A slew of issues including a ransomware attack that shut down a major fuel pipeline servicing the nation’s East Coast may soon disrupt the price and supply of gas in Florida.
Yet despite the looming disruption, Agriculture Commissioner Nikki Fried on Monday told Floridians not to “panic.”
In a video posted to Twitter, she discouraged Floridians from hoarding gas, buying fuel in a panic and forming long lines around the pump.
Fried said she’s in talks with the EPA, U.S. Department of Energy and the petroleum industry over the shortages.
“In general, Floridians may expect some fuel pricing and sales issues in the coming days due to several factors,” Fried said in a press release. “These include the temporary shutdown of a major U.S. fuel pipeline due to a cyberattack, causing fuel to be trucked in to certain regions, as well as a shortage of truck drivers currently affecting both the fuel industry and agriculture industry.”
The pipeline, operated by Colonial Pipeline, shut down Saturday after a ransomware attack perpetrated by an international organized crime group.
The company provides nearly 45% of the fuel consumed on the East Coast, sparking concern among elected officials and residents alike. The situation, meanwhile, is raising concerns in North Florida where gas lines are beginning to form.
“The longer the pipeline is down, the greater the threat of rising gas prices,” said Mark Jenkins, AAA Florida spokesperson. “If operations are restored on Monday, drivers may see very little to no impact at the pump. A lengthy downtime, like a week, would be a different story.”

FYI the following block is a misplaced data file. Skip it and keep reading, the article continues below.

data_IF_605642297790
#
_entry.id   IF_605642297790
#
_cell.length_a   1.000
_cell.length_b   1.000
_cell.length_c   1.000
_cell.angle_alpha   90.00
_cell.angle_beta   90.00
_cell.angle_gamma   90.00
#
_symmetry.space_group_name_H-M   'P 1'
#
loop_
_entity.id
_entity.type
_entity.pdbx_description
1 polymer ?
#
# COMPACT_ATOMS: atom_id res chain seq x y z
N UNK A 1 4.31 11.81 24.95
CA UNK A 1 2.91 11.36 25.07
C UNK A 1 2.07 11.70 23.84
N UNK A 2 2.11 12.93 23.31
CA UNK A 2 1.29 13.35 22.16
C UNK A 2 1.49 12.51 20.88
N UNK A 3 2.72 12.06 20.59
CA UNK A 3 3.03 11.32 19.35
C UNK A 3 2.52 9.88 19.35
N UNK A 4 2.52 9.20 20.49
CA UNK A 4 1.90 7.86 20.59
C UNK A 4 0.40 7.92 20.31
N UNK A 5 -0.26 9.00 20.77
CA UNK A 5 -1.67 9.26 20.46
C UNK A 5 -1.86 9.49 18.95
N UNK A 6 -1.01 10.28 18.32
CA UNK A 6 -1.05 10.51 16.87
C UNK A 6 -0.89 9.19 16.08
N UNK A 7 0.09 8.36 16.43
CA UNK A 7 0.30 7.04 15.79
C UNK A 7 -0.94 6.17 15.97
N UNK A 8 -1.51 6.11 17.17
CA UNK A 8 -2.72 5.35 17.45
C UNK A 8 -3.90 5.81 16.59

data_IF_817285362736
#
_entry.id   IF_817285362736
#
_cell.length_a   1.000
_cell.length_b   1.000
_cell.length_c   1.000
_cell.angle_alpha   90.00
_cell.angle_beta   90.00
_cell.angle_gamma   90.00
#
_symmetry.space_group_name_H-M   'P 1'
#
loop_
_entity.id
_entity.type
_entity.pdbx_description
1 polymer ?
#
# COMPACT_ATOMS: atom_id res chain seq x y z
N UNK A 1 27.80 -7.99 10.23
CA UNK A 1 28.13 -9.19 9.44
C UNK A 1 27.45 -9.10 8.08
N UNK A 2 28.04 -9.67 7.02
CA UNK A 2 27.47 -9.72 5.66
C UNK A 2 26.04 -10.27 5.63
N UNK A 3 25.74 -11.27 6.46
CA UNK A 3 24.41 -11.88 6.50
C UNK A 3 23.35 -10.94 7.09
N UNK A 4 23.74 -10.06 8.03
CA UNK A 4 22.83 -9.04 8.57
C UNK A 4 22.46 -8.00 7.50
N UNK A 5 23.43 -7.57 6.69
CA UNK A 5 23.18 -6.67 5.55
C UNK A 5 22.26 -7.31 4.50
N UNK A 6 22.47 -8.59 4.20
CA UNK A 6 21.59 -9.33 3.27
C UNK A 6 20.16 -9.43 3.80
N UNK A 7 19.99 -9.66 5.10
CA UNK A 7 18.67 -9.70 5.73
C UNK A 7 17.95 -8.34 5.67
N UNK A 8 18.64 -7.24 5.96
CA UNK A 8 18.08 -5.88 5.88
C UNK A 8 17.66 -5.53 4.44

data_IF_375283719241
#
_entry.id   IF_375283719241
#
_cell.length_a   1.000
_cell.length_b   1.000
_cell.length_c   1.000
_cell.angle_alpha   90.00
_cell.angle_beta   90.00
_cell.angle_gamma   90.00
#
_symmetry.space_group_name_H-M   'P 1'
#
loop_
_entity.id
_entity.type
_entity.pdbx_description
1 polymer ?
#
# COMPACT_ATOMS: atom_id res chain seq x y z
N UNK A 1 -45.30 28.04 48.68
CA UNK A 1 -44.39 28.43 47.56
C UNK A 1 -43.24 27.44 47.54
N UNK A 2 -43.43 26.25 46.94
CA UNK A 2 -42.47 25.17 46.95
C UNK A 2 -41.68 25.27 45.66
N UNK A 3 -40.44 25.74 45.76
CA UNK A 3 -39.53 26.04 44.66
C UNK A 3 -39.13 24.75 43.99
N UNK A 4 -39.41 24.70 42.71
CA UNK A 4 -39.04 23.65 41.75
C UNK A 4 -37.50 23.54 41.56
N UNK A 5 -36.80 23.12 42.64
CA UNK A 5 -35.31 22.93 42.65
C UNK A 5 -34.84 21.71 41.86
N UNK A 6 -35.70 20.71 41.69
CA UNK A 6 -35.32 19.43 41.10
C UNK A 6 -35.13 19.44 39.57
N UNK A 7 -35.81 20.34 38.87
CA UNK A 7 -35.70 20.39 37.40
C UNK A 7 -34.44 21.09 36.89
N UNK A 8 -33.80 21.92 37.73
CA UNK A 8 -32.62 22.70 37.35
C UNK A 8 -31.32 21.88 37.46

Ransomware attacks are typically executed by hackers who compromise a company’s data and demand payment to restore it.
President Joe Biden was briefed on the situation Saturday and the federal government is working with the company to resume operations and avoid disruptions, the White House said. The hack prompted a national declaration of emergency, with states like North Carolina following suit.
The national order, in place until at least June 8, lifts regulations on transporting fuel on alternative routes, allowing more gas to more across state lines by truck in Southern states
As of Monday afternoon, all four of Colonial’s main lines remained offline.
The FBI has attributed the hack as a ransomware attack from Darkside, a Russian online criminal operation.
“The DarkSide ransomware is responsible for the compromise of the Colonial Pipeline networks,” reads an FBI statement. “We continue to work with the company and our government partners on the investigation.”